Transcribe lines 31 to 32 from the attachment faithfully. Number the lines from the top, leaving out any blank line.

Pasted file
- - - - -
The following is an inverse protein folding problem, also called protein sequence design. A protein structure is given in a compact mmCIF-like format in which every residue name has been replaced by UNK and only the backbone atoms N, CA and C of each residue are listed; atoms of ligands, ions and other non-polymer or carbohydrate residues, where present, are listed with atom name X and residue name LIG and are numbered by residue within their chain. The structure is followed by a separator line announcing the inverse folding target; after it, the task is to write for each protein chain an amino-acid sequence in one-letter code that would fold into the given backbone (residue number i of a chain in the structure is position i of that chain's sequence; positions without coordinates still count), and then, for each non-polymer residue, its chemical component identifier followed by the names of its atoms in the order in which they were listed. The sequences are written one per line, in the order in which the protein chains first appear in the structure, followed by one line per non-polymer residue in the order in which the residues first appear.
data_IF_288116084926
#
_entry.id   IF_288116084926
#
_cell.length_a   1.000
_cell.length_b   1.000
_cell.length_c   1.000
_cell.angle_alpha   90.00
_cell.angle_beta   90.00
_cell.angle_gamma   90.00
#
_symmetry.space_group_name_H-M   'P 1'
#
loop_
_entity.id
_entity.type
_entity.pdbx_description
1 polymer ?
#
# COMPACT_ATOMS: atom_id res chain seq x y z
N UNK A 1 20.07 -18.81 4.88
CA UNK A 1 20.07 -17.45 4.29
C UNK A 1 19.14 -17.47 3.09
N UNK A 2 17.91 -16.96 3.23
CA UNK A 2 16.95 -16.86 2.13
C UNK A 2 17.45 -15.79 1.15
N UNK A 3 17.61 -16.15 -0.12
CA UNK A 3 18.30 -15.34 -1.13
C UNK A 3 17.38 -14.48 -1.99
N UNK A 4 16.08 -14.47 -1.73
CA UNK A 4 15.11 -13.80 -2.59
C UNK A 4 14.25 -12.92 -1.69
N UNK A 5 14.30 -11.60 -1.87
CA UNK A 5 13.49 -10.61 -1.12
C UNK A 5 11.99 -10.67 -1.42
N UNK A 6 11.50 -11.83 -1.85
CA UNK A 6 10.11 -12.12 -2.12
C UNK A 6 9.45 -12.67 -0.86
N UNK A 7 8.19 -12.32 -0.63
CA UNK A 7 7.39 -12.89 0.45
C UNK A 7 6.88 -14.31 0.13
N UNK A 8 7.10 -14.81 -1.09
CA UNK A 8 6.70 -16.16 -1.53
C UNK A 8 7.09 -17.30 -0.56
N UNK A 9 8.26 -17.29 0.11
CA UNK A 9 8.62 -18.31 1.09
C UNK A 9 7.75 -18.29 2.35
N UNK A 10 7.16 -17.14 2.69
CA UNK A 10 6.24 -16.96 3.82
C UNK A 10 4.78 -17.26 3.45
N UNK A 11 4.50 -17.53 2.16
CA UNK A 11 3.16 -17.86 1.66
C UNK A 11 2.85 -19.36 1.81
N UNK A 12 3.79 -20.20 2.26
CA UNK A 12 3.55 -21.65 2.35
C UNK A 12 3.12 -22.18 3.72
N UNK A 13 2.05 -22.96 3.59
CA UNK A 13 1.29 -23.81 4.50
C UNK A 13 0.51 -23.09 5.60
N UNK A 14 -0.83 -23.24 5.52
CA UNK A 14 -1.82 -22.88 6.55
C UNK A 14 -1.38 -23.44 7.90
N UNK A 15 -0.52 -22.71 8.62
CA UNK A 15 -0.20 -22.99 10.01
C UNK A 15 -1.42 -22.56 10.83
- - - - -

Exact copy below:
N UNK A 4 16.08 -14.47 -1.73
CA UNK A 4 15.11 -13.80 -2.59